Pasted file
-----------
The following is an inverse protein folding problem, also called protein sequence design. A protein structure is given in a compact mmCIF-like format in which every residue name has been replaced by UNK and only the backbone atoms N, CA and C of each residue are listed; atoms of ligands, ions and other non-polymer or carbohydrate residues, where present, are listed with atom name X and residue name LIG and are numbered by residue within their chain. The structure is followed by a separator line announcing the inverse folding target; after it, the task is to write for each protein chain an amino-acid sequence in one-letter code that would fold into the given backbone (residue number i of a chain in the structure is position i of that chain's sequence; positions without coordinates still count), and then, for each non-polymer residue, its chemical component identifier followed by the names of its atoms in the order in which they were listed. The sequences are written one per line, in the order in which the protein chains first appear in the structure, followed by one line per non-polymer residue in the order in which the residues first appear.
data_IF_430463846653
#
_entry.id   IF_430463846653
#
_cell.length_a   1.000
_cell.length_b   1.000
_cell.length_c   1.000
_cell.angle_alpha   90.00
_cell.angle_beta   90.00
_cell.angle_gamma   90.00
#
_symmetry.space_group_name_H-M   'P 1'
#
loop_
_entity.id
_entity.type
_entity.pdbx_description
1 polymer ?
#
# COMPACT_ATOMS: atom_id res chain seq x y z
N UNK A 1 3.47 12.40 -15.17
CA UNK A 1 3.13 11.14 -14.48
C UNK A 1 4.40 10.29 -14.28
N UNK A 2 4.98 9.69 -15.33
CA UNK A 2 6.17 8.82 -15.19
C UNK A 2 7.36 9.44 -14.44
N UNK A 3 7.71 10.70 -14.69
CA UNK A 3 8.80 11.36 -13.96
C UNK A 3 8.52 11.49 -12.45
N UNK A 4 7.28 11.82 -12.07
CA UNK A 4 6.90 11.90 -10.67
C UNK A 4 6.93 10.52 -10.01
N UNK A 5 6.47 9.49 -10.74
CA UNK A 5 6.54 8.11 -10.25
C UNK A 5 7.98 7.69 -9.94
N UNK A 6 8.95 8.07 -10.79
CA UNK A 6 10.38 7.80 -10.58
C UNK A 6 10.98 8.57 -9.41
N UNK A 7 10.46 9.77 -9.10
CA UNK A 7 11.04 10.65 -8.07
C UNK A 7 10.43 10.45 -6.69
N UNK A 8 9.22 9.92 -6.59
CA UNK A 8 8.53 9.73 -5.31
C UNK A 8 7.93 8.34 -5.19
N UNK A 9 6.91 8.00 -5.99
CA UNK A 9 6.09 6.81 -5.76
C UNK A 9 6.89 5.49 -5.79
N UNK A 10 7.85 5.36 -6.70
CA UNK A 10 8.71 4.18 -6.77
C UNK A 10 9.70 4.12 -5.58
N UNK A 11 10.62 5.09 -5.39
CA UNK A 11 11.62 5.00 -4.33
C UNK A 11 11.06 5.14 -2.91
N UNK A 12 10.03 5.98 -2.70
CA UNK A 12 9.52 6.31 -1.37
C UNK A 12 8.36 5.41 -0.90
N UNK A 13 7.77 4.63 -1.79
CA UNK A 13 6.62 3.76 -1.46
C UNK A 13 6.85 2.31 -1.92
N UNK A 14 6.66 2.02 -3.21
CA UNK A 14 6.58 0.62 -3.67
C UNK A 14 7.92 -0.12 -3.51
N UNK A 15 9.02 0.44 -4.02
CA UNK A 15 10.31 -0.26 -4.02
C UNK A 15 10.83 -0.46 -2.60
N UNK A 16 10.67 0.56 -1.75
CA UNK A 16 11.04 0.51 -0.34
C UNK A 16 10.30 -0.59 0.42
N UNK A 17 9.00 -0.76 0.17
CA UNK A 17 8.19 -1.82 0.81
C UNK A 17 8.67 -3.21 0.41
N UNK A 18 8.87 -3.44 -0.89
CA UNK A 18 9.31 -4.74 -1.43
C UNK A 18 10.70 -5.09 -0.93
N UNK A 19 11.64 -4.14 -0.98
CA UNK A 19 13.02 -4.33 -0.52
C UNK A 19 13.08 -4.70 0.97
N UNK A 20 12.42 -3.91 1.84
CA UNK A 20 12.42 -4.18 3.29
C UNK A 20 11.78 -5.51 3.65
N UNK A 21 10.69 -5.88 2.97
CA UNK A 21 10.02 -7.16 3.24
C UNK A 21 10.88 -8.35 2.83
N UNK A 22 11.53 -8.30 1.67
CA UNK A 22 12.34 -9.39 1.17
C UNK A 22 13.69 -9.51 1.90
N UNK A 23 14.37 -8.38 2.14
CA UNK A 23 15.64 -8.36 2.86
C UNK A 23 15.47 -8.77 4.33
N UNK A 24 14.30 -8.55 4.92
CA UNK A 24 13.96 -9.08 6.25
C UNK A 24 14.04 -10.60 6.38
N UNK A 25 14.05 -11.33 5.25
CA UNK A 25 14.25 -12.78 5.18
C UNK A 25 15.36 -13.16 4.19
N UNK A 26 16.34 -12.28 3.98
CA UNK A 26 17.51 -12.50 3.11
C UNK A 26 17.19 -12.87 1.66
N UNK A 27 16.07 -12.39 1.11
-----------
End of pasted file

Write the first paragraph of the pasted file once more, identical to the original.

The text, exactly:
The following is an inverse protein folding problem, also called protein sequence design. A protein structure is given in a compact mmCIF-like format in which every residue name has been replaced by UNK and only the backbone atoms N, CA and C of each residue are listed; atoms of ligands, ions and other non-polymer or carbohydrate residues, where present, are listed with atom name X and residue name LIG and are numbered by residue within their chain. The structure is followed by a separator line announcing the inverse folding target; after it, the task is to write for each protein chain an amino-acid sequence in one-letter code that would fold into the given backbone (residue number i of a chain in the structure is position i of that chain's sequence; positions without coordinates still count), and then, for each non-polymer residue, its chemical component identifier followed by the names of its atoms in the order in which they were listed. The sequences are written one per line, in the order in which the protein chains first appear in the structure, followed by one line per non-polymer residue in the order in which the residues first appear.